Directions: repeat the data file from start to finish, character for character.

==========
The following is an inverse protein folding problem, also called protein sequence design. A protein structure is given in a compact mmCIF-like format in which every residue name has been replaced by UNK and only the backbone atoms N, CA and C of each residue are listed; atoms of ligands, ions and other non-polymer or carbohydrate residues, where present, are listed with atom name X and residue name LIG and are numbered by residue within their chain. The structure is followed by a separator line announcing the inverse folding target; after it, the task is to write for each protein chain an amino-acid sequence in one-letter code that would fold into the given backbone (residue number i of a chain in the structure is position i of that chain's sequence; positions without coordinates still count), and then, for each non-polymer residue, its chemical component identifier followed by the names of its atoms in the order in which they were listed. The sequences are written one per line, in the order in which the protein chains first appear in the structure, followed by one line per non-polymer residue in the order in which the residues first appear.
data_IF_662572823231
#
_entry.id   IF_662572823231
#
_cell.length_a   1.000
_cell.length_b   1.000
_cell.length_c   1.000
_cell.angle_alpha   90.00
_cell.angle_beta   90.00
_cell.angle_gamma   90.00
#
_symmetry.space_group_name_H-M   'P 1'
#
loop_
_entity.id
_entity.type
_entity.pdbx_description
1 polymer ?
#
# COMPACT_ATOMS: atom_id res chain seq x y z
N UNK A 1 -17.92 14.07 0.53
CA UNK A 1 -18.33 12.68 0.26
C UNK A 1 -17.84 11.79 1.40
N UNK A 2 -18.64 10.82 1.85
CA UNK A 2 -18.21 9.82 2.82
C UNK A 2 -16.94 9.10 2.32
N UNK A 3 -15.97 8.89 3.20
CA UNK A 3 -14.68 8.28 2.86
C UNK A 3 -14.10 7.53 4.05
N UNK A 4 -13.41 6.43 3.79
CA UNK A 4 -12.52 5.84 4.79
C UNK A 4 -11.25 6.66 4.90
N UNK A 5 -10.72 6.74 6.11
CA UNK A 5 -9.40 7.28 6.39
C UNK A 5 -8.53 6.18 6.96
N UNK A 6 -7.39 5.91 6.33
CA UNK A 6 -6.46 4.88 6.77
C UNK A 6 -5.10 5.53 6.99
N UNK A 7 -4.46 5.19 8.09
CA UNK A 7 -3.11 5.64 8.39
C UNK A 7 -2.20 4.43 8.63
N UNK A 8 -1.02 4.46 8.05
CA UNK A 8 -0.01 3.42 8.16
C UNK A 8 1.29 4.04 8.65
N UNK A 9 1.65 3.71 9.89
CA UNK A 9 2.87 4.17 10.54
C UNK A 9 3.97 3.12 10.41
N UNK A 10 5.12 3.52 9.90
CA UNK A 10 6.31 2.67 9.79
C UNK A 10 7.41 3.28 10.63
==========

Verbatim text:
The following is an inverse protein folding problem, also called protein sequence design. A protein structure is given in a compact mmCIF-like format in which every residue name has been replaced by UNK and only the backbone atoms N, CA and C of each residue are listed; atoms of ligands, ions and other non-polymer or carbohydrate residues, where present, are listed with atom name X and residue name LIG and are numbered by residue within their chain. The structure is followed by a separator line announcing the inverse folding target; after it, the task is to write for each protein chain an amino-acid sequence in one-letter code that would fold into the given backbone (residue number i of a chain in the structure is position i of that chain's sequence; positions without coordinates still count), and then, for each non-polymer residue, its chemical component identifier followed by the names of its atoms in the order in which they were listed. The sequences are written one per line, in the order in which the protein chains first appear in the structure, followed by one line per non-polymer residue in the order in which the residues first appear.
data_IF_662572823231
#
_entry.id   IF_662572823231
#
_cell.length_a   1.000
_cell.length_b   1.000
_cell.length_c   1.000
_cell.angle_alpha   90.00
_cell.angle_beta   90.00
_cell.angle_gamma   90.00
#
_symmetry.space_group_name_H-M   'P 1'
#
loop_
_entity.id
_entity.type
_entity.pdbx_description
1 polymer ?
#
# COMPACT_ATOMS: atom_id res chain seq x y z
N UNK A 1 -17.92 14.07 0.53
CA UNK A 1 -18.33 12.68 0.26
C UNK A 1 -17.84 11.79 1.40
N UNK A 2 -18.64 10.82 1.85
CA UNK A 2 -18.21 9.82 2.82
C UNK A 2 -16.94 9.10 2.32
N UNK A 3 -15.97 8.89 3.20
CA UNK A 3 -14.68 8.28 2.86
C UNK A 3 -14.10 7.53 4.05
N UNK A 4 -13.41 6.43 3.79
CA UNK A 4 -12.52 5.84 4.79
C UNK A 4 -11.25 6.66 4.90
N UNK A 5 -10.72 6.74 6.11
CA UNK A 5 -9.40 7.28 6.39
C UNK A 5 -8.53 6.18 6.96
N UNK A 6 -7.39 5.91 6.33
CA UNK A 6 -6.46 4.88 6.77
C UNK A 6 -5.10 5.53 6.99
N UNK A 7 -4.46 5.19 8.09
CA UNK A 7 -3.11 5.64 8.39
C UNK A 7 -2.20 4.43 8.63
N UNK A 8 -1.02 4.46 8.05
CA UNK A 8 -0.01 3.42 8.16
C UNK A 8 1.29 4.04 8.65
N UNK A 9 1.65 3.71 9.89
CA UNK A 9 2.87 4.17 10.54
C UNK A 9 3.97 3.12 10.41
N UNK A 10 5.12 3.52 9.90
CA UNK A 10 6.31 2.67 9.79
C UNK A 10 7.41 3.28 10.63